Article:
Legislative Assembly for the ACT: 2017 Week 12 Hansard (Thursday, 26 October 2017) . . Page.. 4448 ..
an intention to do so, but the introduction of these provisions is a prudent step to protect the ACT in the unlikely event that it were to occur. To ensure that generators do not get wind of this current loophole, for want of a better word, these provisions have retrospective impact in that they commence on 14 September, when the bill was first introduced. I note that the scrutiny of bills committee did not raise any serious concerns about the retrospectivity of these provisions, and the Canberra Liberals support these provisions in the bill.
Moving to the reasonable costs provisions in the bill, this section creates the right of the ACT energy distributor, ActewAGL, to pass on the costs of the FiT scheme and the costs of administering the scheme to energy retailers. The bill has a number of measures to ensure that these costs are reasonable, and there are associated reporting requirements to the minister, who has oversight powers to determine whether they are, indeed, reasonable costs.
The Canberra Liberals do not support section 20A at clause 6 of the bill, which expressly gives the distributor the right to pass on costs to retailers, which we all know will be passed onto consumers. I will speak more on this and move some amendments when we get to the detail stage. Although I acknowledge the reality that any cost of providing electricity is, in one way or another, ultimately passed on to consumers, the government should be looking at every possible way it can to keep energy prices down for all Canberrans.
Including an express right by legislation to allow costs to be passed on from the distributor to retailers flies in the face of the other provisions in this bill, which specifically and carefully purport to prevent the distributor from passing on costs to retailers—and in turn, consumers—willy-nilly. Subject to the amendments I will move in the detail stage, the Canberra Liberals support the reasonable costs framework contained in the remainder of the bill.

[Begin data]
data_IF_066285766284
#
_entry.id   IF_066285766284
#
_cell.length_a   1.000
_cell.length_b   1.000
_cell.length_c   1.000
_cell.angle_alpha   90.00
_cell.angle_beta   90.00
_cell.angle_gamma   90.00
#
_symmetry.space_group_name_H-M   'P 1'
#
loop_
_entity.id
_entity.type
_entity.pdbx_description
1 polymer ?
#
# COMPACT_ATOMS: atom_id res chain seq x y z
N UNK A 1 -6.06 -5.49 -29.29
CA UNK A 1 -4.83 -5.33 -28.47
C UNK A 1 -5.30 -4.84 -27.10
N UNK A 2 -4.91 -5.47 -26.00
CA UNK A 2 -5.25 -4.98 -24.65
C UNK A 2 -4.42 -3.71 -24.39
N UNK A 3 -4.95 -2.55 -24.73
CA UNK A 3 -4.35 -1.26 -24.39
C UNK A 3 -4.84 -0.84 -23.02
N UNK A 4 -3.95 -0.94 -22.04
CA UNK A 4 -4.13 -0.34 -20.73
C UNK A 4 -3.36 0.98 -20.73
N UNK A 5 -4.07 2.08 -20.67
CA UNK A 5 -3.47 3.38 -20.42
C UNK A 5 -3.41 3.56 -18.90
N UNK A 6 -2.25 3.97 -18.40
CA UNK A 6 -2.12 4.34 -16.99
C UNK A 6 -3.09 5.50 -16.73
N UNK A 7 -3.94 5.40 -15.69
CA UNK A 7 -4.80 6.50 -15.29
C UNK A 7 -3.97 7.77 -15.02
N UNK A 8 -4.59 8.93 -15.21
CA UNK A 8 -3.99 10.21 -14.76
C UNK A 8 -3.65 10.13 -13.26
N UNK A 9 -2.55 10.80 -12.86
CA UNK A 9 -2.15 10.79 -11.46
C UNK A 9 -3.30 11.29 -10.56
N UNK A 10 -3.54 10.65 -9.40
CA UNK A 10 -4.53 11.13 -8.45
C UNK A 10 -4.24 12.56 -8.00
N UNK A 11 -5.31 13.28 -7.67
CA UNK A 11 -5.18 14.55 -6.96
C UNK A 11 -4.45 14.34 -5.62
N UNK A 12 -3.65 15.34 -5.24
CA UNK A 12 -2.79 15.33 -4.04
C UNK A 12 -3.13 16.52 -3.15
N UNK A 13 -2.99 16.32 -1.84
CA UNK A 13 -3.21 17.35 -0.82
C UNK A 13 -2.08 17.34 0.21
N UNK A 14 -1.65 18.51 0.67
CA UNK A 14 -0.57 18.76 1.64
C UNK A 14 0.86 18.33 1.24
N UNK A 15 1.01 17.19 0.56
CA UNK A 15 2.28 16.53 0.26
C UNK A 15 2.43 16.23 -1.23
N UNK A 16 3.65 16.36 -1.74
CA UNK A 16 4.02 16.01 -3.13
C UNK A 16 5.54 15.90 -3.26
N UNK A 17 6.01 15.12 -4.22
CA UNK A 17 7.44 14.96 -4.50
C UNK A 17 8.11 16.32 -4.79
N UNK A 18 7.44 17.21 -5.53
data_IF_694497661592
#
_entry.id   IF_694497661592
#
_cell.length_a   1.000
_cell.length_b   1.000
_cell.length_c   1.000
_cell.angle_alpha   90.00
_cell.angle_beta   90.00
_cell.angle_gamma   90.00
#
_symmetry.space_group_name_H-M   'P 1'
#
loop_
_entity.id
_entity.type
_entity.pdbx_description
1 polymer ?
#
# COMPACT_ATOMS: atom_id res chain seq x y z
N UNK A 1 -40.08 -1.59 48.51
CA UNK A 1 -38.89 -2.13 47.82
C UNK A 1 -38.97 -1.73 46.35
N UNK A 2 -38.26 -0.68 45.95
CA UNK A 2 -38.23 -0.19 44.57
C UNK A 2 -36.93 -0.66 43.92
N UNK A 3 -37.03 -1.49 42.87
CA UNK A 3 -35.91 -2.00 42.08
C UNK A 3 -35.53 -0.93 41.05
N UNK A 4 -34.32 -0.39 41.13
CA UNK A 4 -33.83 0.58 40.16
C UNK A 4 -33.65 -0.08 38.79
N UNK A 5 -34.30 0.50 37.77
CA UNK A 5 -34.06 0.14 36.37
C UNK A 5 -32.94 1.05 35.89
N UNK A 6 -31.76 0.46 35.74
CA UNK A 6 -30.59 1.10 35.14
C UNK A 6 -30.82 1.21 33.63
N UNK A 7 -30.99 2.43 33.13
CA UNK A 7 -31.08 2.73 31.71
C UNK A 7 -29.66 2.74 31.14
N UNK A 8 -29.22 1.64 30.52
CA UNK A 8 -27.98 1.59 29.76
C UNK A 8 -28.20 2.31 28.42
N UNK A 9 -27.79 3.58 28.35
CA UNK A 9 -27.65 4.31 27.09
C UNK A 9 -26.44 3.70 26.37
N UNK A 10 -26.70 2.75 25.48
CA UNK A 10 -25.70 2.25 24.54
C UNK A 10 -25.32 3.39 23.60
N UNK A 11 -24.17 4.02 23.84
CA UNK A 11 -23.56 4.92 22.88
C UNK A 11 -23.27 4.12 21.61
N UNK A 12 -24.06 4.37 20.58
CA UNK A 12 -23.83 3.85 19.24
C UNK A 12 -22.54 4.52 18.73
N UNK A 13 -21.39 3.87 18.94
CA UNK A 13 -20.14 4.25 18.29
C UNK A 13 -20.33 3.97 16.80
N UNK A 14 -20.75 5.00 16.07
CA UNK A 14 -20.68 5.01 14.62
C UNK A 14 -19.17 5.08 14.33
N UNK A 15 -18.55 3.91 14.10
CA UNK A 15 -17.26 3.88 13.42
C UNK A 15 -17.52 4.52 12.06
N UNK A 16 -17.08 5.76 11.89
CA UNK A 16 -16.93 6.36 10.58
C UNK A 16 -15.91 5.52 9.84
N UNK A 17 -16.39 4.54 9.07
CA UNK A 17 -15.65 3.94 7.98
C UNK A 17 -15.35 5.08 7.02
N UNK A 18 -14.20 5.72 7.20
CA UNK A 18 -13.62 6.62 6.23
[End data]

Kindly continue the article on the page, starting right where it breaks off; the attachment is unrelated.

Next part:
MR RATTENBURY (Kurrajong—Minister for Climate Change and Sustainability, Minister for Justice, Consumer Affairs and Road Safety, Minister for Corrections and Minister for Mental Health) (12.04), in reply: I thank Ms Lee for her comments on the bill. The Electricity Feed-in (Large-scale Renewable Energy Generation) Act was passed in 2011 and has worked to secure the supply of all the large-scale renewable electricity needed for the ACT to reach its 100 per cent by 2020 renewable electricity target. Again and again it has been held up by independent reviews, industry and other governments as an example of effective and innovative policy, setting the example for other jurisdictions around Australia to follow.
Today’s bill provides important updates reflecting the progress made and the new operational phase of the act as we seek to maintain and secure the achievements this pioneering legislation has delivered. When the ACT’s reverse auction scheme was developed in 2011 nothing like this had ever been attempted in Australia and there were no legislative precedents for the government to draw on. The act needed to ensure that the territory’s interests were secured while providing compelling commercial opportunities to industry so as to generate competition and reduce prices.